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State-level redistricting fights involve plenty of money moves

Activists march to Senate Hart Office Building June 25, 2018 on Capitol Hill in Washington, DC. Common Cause, American Promise, Take Back Our Republic and Represent Us and Fix It America co-hosted an event and visits to congressional members from New Mexico to urge the Congress to support 'the Fix It America Constitutional Amendment to reign in the influence of big money in politics and curb the abuses of gerrymandering in the redistricting process.' Alex Wong/Getty Images

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Labor Day weekend marks the final sprint for political campaigning and fundraising before the midterm elections in November. While Democrats and Republicans are struggling for control of Congress, there’s another important battle brewing over state legislatures. 

Edwin Bender, executive director of the National Institute of Money in Politics, joined Kimberly Adams to discuss why there’s so much money and attention spent on these state races. The following is an edited transcript of their conversation. 

Kimberly Adams: When it comes to the state races, they take on particular importance this year because of the upcoming census, right?

Edwin Bender: That’s correct. Every 10 years we go through an election cycle, and the winners of that get the prize of being in control of the redistricting process in the states. And that redistricting process often means that the parties in control of the process can create districts that benefit them come the next election cycle.

Adams: And has the importance of the election in that context shown up in anything you’ve seen in terms of the fundraising or who’s getting involved in state elections?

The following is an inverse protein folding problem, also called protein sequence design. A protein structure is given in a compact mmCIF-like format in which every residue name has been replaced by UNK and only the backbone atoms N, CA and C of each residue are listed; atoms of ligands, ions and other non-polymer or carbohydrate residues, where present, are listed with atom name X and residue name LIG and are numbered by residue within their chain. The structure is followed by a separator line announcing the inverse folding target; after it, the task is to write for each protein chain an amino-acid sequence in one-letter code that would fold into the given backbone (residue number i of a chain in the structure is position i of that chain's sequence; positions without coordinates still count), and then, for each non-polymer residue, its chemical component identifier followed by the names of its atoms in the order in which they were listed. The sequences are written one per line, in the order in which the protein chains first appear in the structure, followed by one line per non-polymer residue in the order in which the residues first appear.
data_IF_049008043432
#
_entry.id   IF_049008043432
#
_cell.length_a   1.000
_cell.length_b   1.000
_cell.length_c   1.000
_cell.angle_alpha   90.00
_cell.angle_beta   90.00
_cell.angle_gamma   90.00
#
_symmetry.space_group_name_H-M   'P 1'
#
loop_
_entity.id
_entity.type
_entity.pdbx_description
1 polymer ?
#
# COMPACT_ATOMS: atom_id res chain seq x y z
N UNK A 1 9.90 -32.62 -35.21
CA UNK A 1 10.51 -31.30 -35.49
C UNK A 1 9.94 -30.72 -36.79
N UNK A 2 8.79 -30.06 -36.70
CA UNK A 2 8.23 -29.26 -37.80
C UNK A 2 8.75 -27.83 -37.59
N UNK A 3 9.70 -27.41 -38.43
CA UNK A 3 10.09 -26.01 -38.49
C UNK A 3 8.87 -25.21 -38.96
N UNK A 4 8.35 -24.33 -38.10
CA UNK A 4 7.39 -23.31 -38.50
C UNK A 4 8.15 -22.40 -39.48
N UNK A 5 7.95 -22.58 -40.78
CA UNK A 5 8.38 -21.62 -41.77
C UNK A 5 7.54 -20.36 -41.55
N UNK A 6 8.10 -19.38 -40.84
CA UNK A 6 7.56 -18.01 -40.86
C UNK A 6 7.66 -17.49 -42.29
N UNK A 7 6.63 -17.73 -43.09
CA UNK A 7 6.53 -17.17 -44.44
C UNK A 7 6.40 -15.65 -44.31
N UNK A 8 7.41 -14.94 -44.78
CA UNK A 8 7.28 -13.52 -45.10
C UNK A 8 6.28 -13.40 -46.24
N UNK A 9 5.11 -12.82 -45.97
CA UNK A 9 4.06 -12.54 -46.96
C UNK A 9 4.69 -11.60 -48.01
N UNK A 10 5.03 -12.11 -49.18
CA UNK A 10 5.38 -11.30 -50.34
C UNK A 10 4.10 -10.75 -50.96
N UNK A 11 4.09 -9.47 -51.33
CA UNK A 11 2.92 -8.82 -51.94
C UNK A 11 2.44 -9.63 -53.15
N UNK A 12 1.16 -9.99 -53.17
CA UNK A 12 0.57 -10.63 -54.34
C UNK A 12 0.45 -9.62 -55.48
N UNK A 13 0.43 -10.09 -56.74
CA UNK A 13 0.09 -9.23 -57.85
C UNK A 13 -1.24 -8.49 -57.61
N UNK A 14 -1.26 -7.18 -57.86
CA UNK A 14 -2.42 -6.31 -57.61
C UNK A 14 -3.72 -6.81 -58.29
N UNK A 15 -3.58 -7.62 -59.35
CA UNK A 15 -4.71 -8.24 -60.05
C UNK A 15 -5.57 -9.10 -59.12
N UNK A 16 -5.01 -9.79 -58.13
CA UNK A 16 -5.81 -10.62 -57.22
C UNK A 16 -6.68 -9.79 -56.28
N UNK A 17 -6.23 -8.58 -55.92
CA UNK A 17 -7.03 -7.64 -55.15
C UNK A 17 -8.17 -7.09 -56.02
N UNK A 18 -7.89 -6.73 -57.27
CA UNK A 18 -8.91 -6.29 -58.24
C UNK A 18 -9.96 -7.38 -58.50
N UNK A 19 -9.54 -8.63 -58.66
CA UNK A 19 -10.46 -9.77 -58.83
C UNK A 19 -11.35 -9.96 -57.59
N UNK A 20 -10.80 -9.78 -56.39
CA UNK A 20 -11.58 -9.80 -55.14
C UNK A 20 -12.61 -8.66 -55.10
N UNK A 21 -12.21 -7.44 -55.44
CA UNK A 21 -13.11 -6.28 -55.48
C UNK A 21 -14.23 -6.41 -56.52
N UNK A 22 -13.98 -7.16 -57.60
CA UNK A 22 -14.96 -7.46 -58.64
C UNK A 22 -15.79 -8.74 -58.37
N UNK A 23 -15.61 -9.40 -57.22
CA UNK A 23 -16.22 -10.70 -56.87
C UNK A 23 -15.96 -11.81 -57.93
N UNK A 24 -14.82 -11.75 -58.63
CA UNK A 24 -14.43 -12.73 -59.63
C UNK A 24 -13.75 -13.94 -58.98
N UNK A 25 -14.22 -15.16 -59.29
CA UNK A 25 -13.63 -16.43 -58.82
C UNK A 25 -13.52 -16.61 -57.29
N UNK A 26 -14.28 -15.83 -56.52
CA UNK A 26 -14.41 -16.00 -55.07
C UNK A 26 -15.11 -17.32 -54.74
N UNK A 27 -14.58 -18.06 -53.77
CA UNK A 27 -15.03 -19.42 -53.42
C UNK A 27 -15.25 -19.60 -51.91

Bender: Yeah, it is early yet at the state level, but I think the best example is in Virginia, where you had a group of committees give something like $2.7 million to make sure their candidates prevailed in Virginia in 2017. So one group in particular, the National Democratic Redistricting Committee, has an eye on trying to gain control of the redistricting process in the states.

Adams: But what’s different this year compared to any other year when redistricting is effectively on the ballot?

Bender: The difference this year, I think, is that we had, in the 2010 election cycle, a similar process in which the Democrats were in control and Republicans came out with something called the “Red Map,” and they went through a process of spending money getting state lawmakers elected – and as a result, were able to flip a number of important states.

Adams: And do we have a sense yet of what states are seeing the biggest infusions of political cash?

Bender: We don’t know because independent spending is so poorly disclosed. But you’re probably going to see some of the same states that were targeted last time. Places like Pennsylvania, that’s a battleground state, Ohio is a battleground state. I think you’re going to see a lot of effort that may even be a bipartisan effort, trying to get to a place where we start reforming [and] rethinking about how a representative government works.

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